Contemporary Writers Series
Thursday, March 11, 2010; 7 p.m.
Montante Cultural Center
Seventh Annual Hassett Reading
Roy Foster was born in Waterford, Ireland and educated in Ireland and in the United States. A graduate of Trinity College, Dublin, where he was a Foundation Scholar in History, he subsequently became Professor of Modern British History at Birkbeck College, University of London, as well as holding visiting fellowships at St Anthony's College, Oxford, the Institute for Advanced Study, Princeton, and Princeton University. In 1991 he became the first Carroll Professor of Irish History at the University of Oxford and was elected a Fellow of Hertford College. He has been a Fellow of the British Academy since 1989. He is the author of Charles Stewart Parnell: The Man and His Family, Lord Randolph Churchill: A Political Life, W.B. Yeats: The Apprentice Mage andW.B. Yeats, A Life II, The Arch-Poet, 1915-1939, and Modern Ireland. He is also the editor of The Oxford History of Ireland. His most recent book is The Irish Story: Telling Lies and Making It Up in Ireland.
A Profile from The Guardian
In conversation with Charlie Rose
“A Hungover Celtic Tiger,” A comment of the financial crisis in Ireland
New York Times review of W. B. Yeats: A Life, Vol. 2: The Arch-Poet, 1915-1939
Andrew Greeley’s review of Modern Ireland
The Independent’s review of Luck and The Irish
Tuesday, February 23, 2010
Grupp Fireside Lounge
Julia Glass grew up in Massachusetts, graduated from Yale, and received a fellowship to study painting in Paris. She is the author ofThree Junes, which won the National Book Award for Fiction, The Whole World Over, and I See You Everywhere. For all three of her novels, she was awarded the 2009 Sense of Place Award. She has held fellowships from the National Endowment for the Arts, the New York Foundation for the Arts, and the Radcliffe Institute for Advanced Study. Her short fiction has won several prizes, including the Tobias Wolff Award, the Nelson Algren Award, and the Pirate’s Alley Falkner Society Medal for Best Novella; her essays have appeared in numerous anthologies. She lives with her family in Massachusetts.
Julia Glass reads from The Whole World Over at Google
Podcast, Reading from I See You Everywhere at Tattered Cover bookstore in Denver
“Loving This Book Warps The Mind A Little,” NPR’s You Must Read This
New York magazine profile
“A Matter of Inspiration,” An essay about influence
National Book Award Acceptance Speech
With Barnes and Noble
With Debra Gwartney at Wordstock Festival
New York Times Review of I See You Everywhere
Monday, September 21
7 p.m.; Grupp Fireside Lounge
Chris Offutt grew up in eastern Kentucky. He attended Morehead State University and the Iowa Writers’ Workshop. He is the author of two short story collections, Kentucky Straight and Out of the Woods; a novel, The Good Brother; and two memoirs, The Same River Twice and No Heroes. He’s received awards from the Guggenheim Fellowship, the American Academy of Arts and Letters, the National Endowment for the Arts, and the Whiting Foundation. He was named one of 20 best young American fiction writers by Granta magazine. He’s taught at Iowa, the University of Montana, Grinnell College, and the University of New Mexico. He was formerly the Executive Story Editor for HBO's True Blood and currently is Co-Producer and Writer for Showtime's Weeds, as well as Executive Producer & Creator of Tough Trade a new show for Epix, a new premium cable network.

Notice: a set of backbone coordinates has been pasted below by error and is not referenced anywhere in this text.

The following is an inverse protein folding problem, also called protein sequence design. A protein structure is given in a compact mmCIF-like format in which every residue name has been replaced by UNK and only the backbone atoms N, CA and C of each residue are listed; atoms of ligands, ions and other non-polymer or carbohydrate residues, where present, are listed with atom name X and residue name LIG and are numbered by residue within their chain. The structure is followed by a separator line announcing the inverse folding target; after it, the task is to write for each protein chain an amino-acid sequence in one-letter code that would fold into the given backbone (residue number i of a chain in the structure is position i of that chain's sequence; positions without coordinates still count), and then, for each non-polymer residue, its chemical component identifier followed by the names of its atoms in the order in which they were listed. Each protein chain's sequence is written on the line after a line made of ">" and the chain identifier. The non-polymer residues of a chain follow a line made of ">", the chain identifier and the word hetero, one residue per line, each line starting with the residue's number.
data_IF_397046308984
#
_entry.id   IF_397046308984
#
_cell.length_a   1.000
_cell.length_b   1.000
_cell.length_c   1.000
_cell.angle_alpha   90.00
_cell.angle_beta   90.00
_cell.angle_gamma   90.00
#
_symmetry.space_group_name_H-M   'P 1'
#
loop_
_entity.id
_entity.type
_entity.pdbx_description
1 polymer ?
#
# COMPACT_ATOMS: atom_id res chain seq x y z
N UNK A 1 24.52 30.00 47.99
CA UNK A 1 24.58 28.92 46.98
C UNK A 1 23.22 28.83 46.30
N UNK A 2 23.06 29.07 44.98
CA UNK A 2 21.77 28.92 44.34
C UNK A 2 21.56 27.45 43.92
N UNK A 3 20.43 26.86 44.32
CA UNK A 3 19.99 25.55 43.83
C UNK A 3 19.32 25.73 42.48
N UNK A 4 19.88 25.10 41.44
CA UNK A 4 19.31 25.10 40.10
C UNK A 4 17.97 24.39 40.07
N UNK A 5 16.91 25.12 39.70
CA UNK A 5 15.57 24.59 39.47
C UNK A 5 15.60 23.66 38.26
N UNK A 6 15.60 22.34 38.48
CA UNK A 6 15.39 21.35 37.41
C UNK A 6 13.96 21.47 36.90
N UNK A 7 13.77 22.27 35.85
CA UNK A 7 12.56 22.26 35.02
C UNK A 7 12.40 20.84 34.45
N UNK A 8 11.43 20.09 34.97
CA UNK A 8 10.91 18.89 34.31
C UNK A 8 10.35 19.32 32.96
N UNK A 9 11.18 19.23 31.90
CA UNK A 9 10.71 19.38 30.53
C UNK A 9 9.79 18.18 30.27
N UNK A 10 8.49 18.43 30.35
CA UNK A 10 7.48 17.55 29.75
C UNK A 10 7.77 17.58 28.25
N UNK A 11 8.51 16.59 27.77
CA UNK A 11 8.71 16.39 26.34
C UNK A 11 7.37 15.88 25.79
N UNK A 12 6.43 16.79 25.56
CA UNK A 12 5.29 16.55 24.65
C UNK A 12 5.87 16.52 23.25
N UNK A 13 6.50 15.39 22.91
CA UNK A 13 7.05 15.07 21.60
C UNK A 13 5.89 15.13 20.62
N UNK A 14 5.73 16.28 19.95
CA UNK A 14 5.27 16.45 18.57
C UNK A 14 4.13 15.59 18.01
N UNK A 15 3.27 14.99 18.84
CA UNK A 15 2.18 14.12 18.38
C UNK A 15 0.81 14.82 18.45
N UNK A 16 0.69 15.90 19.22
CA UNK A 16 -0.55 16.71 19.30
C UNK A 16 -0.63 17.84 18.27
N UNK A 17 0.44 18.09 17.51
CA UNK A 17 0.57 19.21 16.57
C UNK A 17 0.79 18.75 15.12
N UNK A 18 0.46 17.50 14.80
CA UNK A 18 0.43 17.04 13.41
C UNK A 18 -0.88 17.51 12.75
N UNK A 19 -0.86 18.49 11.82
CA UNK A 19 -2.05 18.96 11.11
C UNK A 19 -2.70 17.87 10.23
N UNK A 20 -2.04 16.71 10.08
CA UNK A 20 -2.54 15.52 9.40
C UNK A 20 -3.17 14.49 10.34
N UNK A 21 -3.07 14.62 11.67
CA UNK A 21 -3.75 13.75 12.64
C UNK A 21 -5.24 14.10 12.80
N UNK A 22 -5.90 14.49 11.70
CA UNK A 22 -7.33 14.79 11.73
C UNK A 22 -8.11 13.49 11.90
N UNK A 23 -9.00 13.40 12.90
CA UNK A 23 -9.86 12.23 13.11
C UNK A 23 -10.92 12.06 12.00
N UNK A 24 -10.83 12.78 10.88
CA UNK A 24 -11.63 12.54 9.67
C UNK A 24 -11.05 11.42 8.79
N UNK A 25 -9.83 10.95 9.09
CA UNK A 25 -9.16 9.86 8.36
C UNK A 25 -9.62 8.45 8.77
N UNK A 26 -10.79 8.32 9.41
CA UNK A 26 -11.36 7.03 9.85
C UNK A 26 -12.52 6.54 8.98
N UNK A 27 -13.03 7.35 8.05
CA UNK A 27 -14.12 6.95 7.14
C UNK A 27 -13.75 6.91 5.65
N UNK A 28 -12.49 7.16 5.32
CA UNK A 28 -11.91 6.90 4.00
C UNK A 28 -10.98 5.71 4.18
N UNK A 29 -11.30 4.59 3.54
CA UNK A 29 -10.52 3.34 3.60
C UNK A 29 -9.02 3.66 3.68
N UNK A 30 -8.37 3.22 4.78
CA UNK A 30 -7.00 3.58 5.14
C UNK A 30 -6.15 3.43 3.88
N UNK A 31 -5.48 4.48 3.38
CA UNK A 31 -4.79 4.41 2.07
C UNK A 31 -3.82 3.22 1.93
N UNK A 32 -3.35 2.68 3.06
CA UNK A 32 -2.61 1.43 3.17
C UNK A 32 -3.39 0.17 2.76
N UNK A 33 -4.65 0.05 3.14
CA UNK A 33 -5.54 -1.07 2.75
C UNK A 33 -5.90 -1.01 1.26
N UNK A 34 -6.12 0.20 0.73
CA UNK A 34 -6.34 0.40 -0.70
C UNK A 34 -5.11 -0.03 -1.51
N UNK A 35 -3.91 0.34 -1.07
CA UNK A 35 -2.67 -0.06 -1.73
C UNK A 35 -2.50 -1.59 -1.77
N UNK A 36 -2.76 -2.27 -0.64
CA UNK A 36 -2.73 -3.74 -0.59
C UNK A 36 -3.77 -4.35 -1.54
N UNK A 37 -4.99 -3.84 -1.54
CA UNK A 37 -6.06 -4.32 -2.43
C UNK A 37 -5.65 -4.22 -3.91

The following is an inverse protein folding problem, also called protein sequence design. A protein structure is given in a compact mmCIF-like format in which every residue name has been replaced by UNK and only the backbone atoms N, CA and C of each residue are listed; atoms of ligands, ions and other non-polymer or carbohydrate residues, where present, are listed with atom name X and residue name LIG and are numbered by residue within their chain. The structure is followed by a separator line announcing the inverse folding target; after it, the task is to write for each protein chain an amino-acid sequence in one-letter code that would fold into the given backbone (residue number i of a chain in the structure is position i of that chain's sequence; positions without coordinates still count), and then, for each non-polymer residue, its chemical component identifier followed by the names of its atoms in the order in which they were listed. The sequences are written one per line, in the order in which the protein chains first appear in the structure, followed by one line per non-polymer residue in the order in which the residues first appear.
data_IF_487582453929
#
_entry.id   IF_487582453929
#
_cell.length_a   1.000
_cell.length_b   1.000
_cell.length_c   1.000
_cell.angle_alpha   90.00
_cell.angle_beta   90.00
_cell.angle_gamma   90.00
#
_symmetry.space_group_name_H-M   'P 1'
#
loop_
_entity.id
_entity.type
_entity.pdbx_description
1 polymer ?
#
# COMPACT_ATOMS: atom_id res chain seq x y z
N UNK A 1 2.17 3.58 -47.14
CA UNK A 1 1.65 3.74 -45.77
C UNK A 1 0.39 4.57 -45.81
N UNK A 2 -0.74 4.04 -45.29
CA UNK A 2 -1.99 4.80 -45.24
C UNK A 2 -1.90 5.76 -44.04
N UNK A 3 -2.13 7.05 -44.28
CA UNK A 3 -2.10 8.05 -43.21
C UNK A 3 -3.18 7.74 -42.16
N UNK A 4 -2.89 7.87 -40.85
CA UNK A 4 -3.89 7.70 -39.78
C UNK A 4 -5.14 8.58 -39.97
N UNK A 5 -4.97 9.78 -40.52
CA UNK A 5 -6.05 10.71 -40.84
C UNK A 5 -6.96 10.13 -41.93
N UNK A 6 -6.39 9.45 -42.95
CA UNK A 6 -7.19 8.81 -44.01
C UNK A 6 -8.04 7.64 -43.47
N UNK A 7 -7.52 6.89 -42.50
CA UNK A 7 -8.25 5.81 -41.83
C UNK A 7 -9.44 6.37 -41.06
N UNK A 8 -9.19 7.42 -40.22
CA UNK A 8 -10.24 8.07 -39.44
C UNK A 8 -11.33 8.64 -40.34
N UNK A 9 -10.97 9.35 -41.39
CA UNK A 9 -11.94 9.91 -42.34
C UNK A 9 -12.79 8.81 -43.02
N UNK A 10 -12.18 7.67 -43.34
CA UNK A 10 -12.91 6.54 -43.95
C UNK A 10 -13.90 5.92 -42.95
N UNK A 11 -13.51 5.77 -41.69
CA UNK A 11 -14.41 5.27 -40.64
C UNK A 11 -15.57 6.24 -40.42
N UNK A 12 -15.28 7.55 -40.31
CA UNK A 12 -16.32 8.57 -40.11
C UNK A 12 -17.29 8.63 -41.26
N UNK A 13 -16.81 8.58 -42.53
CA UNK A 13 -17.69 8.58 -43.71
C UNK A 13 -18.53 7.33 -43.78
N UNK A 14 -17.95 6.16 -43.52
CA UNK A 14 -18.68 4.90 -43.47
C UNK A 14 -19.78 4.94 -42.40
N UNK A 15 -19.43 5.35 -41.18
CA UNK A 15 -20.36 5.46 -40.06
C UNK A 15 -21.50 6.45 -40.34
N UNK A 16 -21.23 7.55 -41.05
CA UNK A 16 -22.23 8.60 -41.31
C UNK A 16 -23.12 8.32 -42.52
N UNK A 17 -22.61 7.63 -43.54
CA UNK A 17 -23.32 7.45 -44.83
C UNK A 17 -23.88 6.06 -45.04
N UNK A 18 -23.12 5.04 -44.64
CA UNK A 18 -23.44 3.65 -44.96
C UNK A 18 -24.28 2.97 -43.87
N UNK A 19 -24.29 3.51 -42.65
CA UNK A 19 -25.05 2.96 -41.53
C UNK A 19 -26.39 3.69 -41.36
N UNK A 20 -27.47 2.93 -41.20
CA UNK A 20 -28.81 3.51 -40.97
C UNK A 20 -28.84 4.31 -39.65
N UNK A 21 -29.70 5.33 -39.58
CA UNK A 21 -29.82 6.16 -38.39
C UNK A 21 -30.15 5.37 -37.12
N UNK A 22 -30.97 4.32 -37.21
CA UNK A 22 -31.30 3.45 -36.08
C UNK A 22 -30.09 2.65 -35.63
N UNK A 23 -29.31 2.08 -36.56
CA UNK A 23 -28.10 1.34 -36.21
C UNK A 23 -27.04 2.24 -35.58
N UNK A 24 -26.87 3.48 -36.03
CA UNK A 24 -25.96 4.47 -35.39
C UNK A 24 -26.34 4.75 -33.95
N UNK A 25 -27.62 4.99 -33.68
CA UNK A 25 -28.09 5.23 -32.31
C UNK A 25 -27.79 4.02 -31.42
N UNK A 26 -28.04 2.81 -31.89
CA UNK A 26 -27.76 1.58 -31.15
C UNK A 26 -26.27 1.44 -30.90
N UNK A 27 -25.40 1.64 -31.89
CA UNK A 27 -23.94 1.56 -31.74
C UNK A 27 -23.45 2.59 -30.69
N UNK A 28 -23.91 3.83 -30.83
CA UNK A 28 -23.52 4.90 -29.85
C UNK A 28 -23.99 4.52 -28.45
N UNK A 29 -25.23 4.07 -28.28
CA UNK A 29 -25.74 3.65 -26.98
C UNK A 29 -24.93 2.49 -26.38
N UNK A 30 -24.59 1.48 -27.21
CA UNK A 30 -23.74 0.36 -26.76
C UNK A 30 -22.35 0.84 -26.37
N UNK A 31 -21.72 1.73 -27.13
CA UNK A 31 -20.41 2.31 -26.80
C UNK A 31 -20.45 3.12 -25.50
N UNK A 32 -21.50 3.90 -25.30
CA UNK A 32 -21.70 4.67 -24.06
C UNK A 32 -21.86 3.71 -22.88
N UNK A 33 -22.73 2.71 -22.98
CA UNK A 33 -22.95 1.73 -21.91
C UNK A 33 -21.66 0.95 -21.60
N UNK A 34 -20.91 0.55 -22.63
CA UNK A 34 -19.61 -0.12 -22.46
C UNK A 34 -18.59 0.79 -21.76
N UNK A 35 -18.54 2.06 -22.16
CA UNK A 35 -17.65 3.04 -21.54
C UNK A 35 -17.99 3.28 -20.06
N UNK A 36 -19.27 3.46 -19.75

Offutt Reading “A Good Pine” on NPR
“Getting It Straight,” An Essay on Writing
“Excerpt from The Offutt Guide to Literary Terms”
With Indie Bound
With Steve Inskeep About No Heroes
New York Times Review of No Heroes
Lost at Sea Review of No Heroes
John Edgar Wideman
Thursday, October 8
7 p.m.; Grupp Fireside Lounge
John Edgar Wideman grew up in Pittsburgh and attended the University of Pennsylvania; he studied at New College, Oxford, and later earned a degree from the Iowa Writers’ Workshop. He is the author of more than a dozen books, including the award-winning memoirs Brothers and Keepers and Fatheralong, and the fictional Homewood Trilogy — Sent for You Yesterday, Hiding Place, and Damballah — all set in the Homewood section of Pittsburgh. His essays have appeared in The New Yorker, Vogue, Esquire, and the New York Times Magazine. Wideman’s honors include two PEN/Faulkner Awards, the O. Henry Award, the American Book Award for Fiction, and a MacArthur Fellowship. Currently he is Professor of Africana Studies and English at Brown University.